LIMA (Reuters) - Peru’s electoral committee said on Wednesday it might bar a leading presidential candidate from the race if a university in Spain verifies plagiarism allegations against him.
Cesar Acuña, a wealthy former governor and businessman who is tied for second place in recent polls, has denied claims that he copied the work of others without attribution in his 2009 doctoral thesis on education.
The Complutense University of Madrid opened an inquiry after Twitter users accused Acuña of plagiarism based on several pages of the thesis.
“If they withdraw or invalidate his diploma or title, obviously that would mean falsehood ... he would be removed if it’s falsehood,” said Francisco Tavara, the president of Peru’s National Jury of Elections.
Acuña, who once boasted at a book fair that he never reads, owns three private universities in Peru and has made improving education a central campaign pledge. In December he told Reuters he believed he was gaining in polls because Peruvians want an honest, hard-working leader.
Eliminating Acuña from the presidential race could boost the chances of front-running candidate Keiko Fujimori, who competes with him for key votes from the poor. It could also benefit other lesser-known candidates, hoping to garner enough support to face Fujimori in a runoff.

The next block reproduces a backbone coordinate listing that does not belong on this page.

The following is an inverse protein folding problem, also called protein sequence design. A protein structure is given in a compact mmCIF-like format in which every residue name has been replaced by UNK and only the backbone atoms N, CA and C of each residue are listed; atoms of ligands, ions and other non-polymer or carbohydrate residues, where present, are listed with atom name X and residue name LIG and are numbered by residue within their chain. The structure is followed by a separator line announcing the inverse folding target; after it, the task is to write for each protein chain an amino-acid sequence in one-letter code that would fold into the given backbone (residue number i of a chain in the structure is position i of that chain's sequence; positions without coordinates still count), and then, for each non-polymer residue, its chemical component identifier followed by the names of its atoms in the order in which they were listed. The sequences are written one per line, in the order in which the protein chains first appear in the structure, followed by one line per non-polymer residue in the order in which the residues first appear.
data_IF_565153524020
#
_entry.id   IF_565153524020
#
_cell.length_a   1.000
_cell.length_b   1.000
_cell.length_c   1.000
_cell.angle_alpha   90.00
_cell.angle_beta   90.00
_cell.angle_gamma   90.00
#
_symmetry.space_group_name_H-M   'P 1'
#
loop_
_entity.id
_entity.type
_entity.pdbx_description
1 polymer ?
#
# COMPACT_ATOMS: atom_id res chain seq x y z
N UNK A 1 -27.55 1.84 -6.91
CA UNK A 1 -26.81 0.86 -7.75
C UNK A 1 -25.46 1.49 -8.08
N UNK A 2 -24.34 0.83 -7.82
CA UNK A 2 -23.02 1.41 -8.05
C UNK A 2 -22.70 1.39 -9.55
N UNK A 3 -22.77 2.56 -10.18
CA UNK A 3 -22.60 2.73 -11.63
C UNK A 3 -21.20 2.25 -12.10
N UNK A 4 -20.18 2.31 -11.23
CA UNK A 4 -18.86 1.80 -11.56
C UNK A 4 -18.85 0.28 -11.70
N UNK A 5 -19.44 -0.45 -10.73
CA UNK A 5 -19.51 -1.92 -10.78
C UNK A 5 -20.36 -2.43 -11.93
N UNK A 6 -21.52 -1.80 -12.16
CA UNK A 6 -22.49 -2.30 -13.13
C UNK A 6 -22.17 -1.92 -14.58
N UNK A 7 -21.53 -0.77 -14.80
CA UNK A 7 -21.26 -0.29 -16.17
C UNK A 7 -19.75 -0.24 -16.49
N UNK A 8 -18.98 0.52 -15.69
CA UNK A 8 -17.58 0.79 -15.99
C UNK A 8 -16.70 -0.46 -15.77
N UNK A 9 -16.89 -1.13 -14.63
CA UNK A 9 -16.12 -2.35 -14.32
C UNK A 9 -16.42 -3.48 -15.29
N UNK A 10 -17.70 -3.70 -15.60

“I deny the accusations and the attempt to use this matter to invalidate my candidacy,” Acuña told a news conference where he declined to take questions. “All authors consulted for my work are included as bibliographic references.”
Peruvians will head to polls on April 10 for the first presidential election since a decade-long mining boom ended. Acuña and other candidates have vowed to bolster weak economic growth and crack down on crime that has risen under President Ollanta Humala.
Fujimori, the conservative daughter of jailed ex-president Alberto Fujimori, has been drawing about a third of voter support in recent polls but needs at least 50 percent of ballots to avoid a second-round contest in June.
Acuña had 13 percent support in an Ipsos survey this month, matching investor favorite Pedro Pablo Kuczynski who has slipped in recent polls.
Popular in part because of his rags-to-riches story, Acuña has shaken off previous setbacks ranging from domestic violence allegations, which he denies, to criticism for putting his children and brother on his party’s list of congressional candidates.
Reporting By Mitra Taj; Editing by Alistair Bell and Tom Brown